In four important areas, the White House set new foreign policy priorities: nuclear non-proliferation with the objective of ridding the world of nuclear weapons; a shift in emphasis from the traditional, Atlanticist orientation of the United States to a recognition of the growing importance of China as a potential collaborator; a reversal of the hostility felt by Muslims in the Middle East toward the United States; and progress in the wars on terror by quitting Iraq and surging in Afghanistan. In each of these areas, the president made important addresses and initiated policy approaches; and in each area, he was disappointed while the diplomatic overtures of the last four years have been generally quite positive, indeed more positive than at any time in the last decade.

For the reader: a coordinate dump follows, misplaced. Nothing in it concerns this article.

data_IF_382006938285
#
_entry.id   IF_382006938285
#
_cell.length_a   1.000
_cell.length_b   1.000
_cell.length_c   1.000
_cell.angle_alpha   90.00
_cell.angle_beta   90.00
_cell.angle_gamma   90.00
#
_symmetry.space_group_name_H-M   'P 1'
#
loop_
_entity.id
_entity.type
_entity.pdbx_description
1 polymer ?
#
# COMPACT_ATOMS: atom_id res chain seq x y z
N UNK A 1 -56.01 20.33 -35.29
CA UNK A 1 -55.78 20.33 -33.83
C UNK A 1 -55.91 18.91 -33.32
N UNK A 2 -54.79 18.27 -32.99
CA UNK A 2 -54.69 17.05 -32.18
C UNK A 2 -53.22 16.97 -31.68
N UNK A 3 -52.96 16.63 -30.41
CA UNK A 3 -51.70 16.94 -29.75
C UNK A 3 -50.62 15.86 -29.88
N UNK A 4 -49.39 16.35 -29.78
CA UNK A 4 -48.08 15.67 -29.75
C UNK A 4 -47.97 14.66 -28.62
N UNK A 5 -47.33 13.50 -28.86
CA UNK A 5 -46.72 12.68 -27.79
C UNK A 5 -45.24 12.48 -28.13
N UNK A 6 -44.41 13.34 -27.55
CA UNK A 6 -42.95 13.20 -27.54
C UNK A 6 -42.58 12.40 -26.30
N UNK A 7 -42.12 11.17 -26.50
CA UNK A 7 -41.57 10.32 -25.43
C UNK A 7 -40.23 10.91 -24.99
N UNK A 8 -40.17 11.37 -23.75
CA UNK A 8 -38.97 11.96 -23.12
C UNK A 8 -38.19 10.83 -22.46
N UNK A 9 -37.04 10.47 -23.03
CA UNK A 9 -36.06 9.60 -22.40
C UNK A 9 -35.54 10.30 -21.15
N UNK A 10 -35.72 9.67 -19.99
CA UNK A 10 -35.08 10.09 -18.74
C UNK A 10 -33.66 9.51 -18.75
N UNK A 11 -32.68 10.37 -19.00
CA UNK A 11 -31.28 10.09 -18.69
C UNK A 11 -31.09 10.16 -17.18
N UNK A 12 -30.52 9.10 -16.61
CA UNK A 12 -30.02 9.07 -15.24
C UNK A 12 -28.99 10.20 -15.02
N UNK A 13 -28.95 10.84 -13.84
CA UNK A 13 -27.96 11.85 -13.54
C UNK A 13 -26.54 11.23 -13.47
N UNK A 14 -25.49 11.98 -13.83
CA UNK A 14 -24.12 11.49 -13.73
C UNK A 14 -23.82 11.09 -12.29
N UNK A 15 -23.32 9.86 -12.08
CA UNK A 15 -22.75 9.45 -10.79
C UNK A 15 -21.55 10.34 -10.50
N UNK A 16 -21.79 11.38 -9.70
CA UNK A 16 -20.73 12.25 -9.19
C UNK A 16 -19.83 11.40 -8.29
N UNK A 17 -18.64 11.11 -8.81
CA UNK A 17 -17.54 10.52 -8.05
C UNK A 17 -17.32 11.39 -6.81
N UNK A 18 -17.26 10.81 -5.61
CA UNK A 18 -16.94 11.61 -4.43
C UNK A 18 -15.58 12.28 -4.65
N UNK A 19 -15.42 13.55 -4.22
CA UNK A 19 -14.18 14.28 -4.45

Non-proliferation. This subject played out in two principal arenas, US-Russian relations and the effort to stem the development of an Iranian nuclear weapons capability. With respect to Russia, the White House inaugurated a “re-set” in the hope of overcoming Russian hostility in the aftermath of NATO enlargement in central and eastern Europe and the promise of defensive ballistic missile technology to former Soviet clients. The result has been disappointing as the Russian regime has moved studiedly in the direction of anti-US propaganda (anyone watched the RT channel lately?), attempting to lead a motley coalition of anti-American states, ratcheting up anti-Washington rhetoric and defining its own claim to leadership in Moscow by its resurrection of a distinctly Russian, vaguely paranoid anti-Western profile. We are, I am not sorry to say, quite a ways from worldwide nuclear disarmament. At the same time, however, the New START Treaty was smoothly negotiated and skillfully shepherded through Senate consent. Although it eventually led to resentment, US diplomacy did win Russian approval for the Security Council resolution that served as the basis for intervention in Libya.